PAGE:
- Rolling a 0 or less for the test (due to the mentioned penalties, this is possible) a unit immediately routs and behaves much like any fleeing unit would do in later editions. rallying being an option... but again its a bit different in that it must double move (charge-rate sayeth the rules) in each player's Rout Phase.
- getting a 1 results in your unit having to 'just' retreat for two turns. No further explanation is given on that. I guess you'd just be obligated to have your unit turn and move away for 2 movement phases?
- scoring a 2 gives you a choice to either 'halt' or retreat for two turns, no explanation on this either. A smart GM would probably be able to judge what is the "realistic' option based on the situation in which the morale test was failed.
... resisting the urge to extend this post unduly with an enormous rant about the diminishing of the morale and psychology rules in warhammer since 6th ed, we continue with Shooting...
After movement comes the shooting phase, I am back in familiar territory here. The ranged to-hit chart is pretty much the same as it is today, basic score needed on a to hit equating 7 minus shooter's bow skill. The to-hit penalties for range and cover remain unchanged to this day, but the to-wound chart gives us auto-kill results if S= Tx2+1
|Today the Human's Toughness is brought to us|
by the letter 'B'
Look at the picture to the side. What do you notice?
Yes, the Strength of the weapons is quite different than it is now, but that's because everyone's/everything's strength is one lower in 1st edition, it got an Characteristics advance in 2nd Edition ;)
Then we get weird again, Toughness not only being 1 point lower (like strength), but also measured in Letters! Why? what wondrous thinking might have led to that? Classic Hex-and-Counter Wargames perchance, where units were given a troop quality based on alphabetical order?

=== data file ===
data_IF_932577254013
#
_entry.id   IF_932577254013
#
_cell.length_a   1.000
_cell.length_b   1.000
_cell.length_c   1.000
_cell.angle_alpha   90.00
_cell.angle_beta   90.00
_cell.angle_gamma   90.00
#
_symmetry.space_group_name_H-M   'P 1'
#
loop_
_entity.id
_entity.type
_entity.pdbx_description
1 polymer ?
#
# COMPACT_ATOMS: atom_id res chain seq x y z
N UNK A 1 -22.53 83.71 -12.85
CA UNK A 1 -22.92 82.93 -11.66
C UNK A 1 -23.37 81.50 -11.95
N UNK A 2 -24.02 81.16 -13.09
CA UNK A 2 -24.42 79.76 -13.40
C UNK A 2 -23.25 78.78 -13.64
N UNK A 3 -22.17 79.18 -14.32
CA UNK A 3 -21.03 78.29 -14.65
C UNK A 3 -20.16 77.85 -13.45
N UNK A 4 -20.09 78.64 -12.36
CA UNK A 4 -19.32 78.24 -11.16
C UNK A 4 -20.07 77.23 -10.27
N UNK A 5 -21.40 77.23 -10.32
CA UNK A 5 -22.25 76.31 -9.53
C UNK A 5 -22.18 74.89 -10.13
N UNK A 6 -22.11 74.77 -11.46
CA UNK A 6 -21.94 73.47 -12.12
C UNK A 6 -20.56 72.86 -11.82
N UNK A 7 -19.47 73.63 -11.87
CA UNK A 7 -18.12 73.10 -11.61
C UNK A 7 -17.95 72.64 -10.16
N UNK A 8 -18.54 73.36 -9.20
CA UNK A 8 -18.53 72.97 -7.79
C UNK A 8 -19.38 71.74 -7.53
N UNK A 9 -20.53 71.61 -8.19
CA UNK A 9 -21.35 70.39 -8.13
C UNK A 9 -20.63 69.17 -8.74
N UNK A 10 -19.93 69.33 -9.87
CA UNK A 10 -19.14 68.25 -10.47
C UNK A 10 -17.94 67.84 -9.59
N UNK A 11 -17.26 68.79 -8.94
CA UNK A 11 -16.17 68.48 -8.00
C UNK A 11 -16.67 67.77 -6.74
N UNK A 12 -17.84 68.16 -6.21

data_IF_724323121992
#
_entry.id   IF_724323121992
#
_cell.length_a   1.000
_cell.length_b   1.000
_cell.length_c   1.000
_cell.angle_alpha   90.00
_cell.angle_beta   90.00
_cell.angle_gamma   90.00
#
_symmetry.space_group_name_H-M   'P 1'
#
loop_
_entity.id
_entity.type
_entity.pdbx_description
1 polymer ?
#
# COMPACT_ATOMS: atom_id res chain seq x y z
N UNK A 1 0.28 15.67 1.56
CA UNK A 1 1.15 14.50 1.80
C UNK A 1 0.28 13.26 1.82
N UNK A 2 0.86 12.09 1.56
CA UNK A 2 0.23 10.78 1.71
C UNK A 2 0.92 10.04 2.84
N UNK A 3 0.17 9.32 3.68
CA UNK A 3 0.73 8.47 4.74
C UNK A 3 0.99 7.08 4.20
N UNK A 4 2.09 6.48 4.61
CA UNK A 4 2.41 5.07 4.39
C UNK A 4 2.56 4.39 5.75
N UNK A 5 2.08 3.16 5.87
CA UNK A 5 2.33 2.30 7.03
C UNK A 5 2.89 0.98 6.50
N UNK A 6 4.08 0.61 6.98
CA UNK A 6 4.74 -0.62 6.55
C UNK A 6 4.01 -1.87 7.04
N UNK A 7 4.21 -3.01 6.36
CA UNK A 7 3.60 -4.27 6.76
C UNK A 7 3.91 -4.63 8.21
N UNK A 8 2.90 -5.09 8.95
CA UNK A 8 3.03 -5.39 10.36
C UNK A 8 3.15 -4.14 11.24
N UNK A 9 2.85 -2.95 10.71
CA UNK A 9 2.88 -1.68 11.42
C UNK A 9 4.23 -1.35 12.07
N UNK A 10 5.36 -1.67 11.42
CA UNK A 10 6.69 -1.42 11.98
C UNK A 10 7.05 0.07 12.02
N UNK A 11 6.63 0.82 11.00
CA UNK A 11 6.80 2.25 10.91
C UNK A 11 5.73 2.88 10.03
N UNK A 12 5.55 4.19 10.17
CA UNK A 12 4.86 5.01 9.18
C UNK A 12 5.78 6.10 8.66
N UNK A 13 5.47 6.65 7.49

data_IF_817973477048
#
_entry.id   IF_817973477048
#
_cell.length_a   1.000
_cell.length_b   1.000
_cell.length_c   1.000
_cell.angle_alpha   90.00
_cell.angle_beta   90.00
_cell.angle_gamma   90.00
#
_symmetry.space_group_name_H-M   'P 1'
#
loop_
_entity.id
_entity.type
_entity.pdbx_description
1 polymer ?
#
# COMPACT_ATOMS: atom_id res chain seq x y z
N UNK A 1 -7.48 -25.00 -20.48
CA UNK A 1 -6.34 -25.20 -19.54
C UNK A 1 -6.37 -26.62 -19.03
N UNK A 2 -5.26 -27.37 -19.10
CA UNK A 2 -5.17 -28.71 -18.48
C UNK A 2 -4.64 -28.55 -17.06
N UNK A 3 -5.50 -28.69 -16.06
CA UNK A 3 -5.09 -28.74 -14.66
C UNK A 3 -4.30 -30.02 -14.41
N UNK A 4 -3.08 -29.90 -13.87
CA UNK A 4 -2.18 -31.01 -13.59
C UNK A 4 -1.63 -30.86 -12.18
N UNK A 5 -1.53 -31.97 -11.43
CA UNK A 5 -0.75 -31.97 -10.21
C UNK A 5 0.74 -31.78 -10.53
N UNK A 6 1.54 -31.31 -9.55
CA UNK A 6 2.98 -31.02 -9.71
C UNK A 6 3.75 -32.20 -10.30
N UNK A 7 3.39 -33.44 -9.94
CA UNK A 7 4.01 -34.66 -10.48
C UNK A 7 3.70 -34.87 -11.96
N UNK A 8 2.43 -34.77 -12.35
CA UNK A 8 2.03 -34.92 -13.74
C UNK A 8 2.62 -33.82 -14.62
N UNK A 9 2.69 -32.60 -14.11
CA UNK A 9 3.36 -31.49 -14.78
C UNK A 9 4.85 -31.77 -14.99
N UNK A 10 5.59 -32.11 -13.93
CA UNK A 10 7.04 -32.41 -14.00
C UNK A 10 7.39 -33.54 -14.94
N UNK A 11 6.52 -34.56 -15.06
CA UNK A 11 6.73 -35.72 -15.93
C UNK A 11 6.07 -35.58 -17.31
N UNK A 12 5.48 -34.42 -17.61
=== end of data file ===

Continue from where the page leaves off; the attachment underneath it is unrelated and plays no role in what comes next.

In this case, Toughness A= toughness 1 and toughness 10 (or should that be 'J') is off the map.
Then we have armour saves... back on home ground, nothing much changed but for what names are given to types of armour. In Originalhammer Light armour is called Chainmail, Heavy armour is named Plate armour and a 3d rank of armour goes by the name of "Mithric armour". Obviously inspired on Tolkien's Mithril, which 4th edition was cool enough to split into Ithilmar for Elves and Gromril for Dwarfs. Saving throws are as they are to this day, each grade of armour giving 1 'pip' on a d6 for a saving throw, high numbers good, low numbers bad.
The armour save modifiers for strength, high strength attacks reducing armour saves, also originate in the original. However, whereas all (or most) creature's strengths are one lower than from 2nd edition onwards, the armour save modifiers did in fact start at S4! How about that?
As this post is getting quite longer than I expected before starting, I will end it hereabouts. In the next post, we continue with the first nifty Advanced Rule and I hope to get through the full extend of the close combat rules. The post thereafter will include the remainder of Volume 1.
So, Originalhammer, a lot seems familiar and yet, a lot is not.